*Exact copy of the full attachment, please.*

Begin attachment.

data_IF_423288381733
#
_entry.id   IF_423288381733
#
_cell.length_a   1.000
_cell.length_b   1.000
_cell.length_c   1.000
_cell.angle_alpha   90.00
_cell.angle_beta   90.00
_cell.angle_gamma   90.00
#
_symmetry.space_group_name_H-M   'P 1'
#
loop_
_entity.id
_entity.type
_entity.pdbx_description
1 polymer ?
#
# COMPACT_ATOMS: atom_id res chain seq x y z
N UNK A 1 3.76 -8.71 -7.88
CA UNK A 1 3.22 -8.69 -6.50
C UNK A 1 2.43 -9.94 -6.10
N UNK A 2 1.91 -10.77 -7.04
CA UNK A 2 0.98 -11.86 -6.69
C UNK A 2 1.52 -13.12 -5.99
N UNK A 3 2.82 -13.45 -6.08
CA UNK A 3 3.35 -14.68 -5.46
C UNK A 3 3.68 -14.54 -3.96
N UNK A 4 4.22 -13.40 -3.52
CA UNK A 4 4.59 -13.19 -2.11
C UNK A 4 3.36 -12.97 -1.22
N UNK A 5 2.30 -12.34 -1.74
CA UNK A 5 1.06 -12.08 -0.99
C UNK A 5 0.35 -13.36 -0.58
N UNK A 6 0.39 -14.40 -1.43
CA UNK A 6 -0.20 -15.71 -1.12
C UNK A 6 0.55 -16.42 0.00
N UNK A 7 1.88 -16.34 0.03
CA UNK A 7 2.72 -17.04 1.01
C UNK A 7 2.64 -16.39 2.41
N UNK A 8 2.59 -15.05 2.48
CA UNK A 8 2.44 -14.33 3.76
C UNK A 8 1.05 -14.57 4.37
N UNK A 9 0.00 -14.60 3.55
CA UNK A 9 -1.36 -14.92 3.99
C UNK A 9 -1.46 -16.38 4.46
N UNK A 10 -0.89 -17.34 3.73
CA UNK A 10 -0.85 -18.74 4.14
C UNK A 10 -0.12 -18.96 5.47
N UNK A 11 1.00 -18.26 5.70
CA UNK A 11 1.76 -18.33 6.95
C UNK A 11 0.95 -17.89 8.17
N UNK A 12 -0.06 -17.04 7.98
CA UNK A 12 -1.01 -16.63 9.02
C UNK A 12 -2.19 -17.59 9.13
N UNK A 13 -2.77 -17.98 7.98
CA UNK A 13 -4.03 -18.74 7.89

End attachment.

data_IF_423288381733
#
_entry.id   IF_423288381733
#
_cell.length_a   1.000
_cell.length_b   1.000
_cell.length_c   1.000
_cell.angle_alpha   90.00
_cell.angle_beta   90.00
_cell.angle_gamma   90.00
#
_symmetry.space_group_name_H-M   'P 1'
#
loop_
_entity.id
_entity.type
_entity.pdbx_description
1 polymer ?
#
# COMPACT_ATOMS: atom_id res chain seq x y z
N UNK A 1 3.76 -8.71 -7.88
CA UNK A 1 3.22 -8.69 -6.50
C UNK A 1 2.43 -9.94 -6.10
N UNK A 2 1.91 -10.77 -7.04
CA UNK A 2 0.98 -11.86 -6.69
C UNK A 2 1.52 -13.12 -5.99
N UNK A 3 2.82 -13.45 -6.08
CA UNK A 3 3.35 -14.68 -5.46
C UNK A 3 3.68 -14.54 -3.96
N UNK A 4 4.22 -13.40 -3.52
CA UNK A 4 4.59 -13.19 -2.11
C UNK A 4 3.36 -12.97 -1.22
N UNK A 5 2.30 -12.34 -1.74
CA UNK A 5 1.06 -12.08 -0.99
C UNK A 5 0.35 -13.36 -0.58
N UNK A 6 0.39 -14.40 -1.43
CA UNK A 6 -0.20 -15.71 -1.12
C UNK A 6 0.55 -16.42 0.00
N UNK A 7 1.88 -16.34 0.03
CA UNK A 7 2.72 -17.04 1.01
C UNK A 7 2.64 -16.39 2.41
N UNK A 8 2.59 -15.05 2.48
CA UNK A 8 2.44 -14.33 3.76
C UNK A 8 1.05 -14.57 4.37
N UNK A 9 0.00 -14.60 3.55
CA UNK A 9 -1.36 -14.92 3.99
C UNK A 9 -1.46 -16.38 4.46
N UNK A 10 -0.89 -17.34 3.73
CA UNK A 10 -0.85 -18.74 4.14
C UNK A 10 -0.12 -18.96 5.47
N UNK A 11 1.00 -18.26 5.70
CA UNK A 11 1.76 -18.33 6.95
C UNK A 11 0.95 -17.89 8.17
N UNK A 12 -0.06 -17.04 7.98
CA UNK A 12 -1.01 -16.63 9.02
C UNK A 12 -2.19 -17.59 9.13
N UNK A 13 -2.77 -17.98 7.98
CA UNK A 13 -4.03 -18.74 7.89